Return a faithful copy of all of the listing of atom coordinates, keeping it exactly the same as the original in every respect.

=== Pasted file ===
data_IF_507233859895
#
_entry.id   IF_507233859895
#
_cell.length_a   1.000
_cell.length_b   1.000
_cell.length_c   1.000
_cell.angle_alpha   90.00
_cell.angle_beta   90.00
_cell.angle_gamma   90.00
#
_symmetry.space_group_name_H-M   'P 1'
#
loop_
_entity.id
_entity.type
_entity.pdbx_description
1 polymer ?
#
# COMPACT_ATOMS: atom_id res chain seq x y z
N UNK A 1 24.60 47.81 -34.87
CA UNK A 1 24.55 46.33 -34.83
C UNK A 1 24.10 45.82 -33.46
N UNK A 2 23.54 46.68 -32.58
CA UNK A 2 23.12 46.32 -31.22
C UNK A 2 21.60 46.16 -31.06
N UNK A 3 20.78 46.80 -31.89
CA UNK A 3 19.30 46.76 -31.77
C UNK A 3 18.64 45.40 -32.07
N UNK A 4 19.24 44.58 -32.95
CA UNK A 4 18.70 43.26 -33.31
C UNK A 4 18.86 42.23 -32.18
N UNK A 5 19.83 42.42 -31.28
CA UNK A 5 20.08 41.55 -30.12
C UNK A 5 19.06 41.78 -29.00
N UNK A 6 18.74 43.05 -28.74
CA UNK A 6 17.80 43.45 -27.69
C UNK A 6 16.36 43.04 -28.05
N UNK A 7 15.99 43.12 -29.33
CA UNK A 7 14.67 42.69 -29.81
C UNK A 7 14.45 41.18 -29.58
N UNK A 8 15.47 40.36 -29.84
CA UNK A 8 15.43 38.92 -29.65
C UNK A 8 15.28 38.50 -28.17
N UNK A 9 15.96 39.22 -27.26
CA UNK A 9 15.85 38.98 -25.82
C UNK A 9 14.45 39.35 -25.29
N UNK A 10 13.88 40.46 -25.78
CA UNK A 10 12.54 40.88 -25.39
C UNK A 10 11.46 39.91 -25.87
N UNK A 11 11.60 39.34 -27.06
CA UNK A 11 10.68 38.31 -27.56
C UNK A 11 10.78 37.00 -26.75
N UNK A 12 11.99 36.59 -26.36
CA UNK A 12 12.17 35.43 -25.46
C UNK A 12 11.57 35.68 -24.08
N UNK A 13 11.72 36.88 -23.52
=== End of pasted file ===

data_IF_507233859895
#
_entry.id   IF_507233859895
#
_cell.length_a   1.000
_cell.length_b   1.000
_cell.length_c   1.000
_cell.angle_alpha   90.00
_cell.angle_beta   90.00
_cell.angle_gamma   90.00
#
_symmetry.space_group_name_H-M   'P 1'
#
loop_
_entity.id
_entity.type
_entity.pdbx_description
1 polymer ?
#
# COMPACT_ATOMS: atom_id res chain seq x y z
N UNK A 1 24.60 47.81 -34.87
CA UNK A 1 24.55 46.33 -34.83
C UNK A 1 24.10 45.82 -33.46
N UNK A 2 23.54 46.68 -32.58
CA UNK A 2 23.12 46.32 -31.22
C UNK A 2 21.60 46.16 -31.06
N UNK A 3 20.78 46.80 -31.89
CA UNK A 3 19.30 46.76 -31.77
C UNK A 3 18.64 45.40 -32.07
N UNK A 4 19.24 44.58 -32.95
CA UNK A 4 18.70 43.26 -33.31
C UNK A 4 18.86 42.23 -32.18
N UNK A 5 19.83 42.42 -31.28
CA UNK A 5 20.08 41.55 -30.12
C UNK A 5 19.06 41.78 -29.00
N UNK A 6 18.74 43.05 -28.74
CA UNK A 6 17.80 43.45 -27.69
C UNK A 6 16.36 43.04 -28.05
N UNK A 7 15.99 43.12 -29.33
CA UNK A 7 14.67 42.69 -29.81
C UNK A 7 14.45 41.18 -29.58
N UNK A 8 15.47 40.36 -29.84
CA UNK A 8 15.43 38.92 -29.65
C UNK A 8 15.28 38.50 -28.17
N UNK A 9 15.96 39.22 -27.26
CA UNK A 9 15.85 38.98 -25.82
C UNK A 9 14.45 39.35 -25.29
N UNK A 10 13.88 40.46 -25.78
CA UNK A 10 12.54 40.88 -25.39
C UNK A 10 11.46 39.91 -25.87
N UNK A 11 11.60 39.34 -27.06
CA UNK A 11 10.68 38.31 -27.56
C UNK A 11 10.78 37.00 -26.75
N UNK A 12 11.99 36.59 -26.36
CA UNK A 12 12.17 35.43 -25.46
C UNK A 12 11.57 35.68 -24.08
N UNK A 13 11.72 36.88 -23.52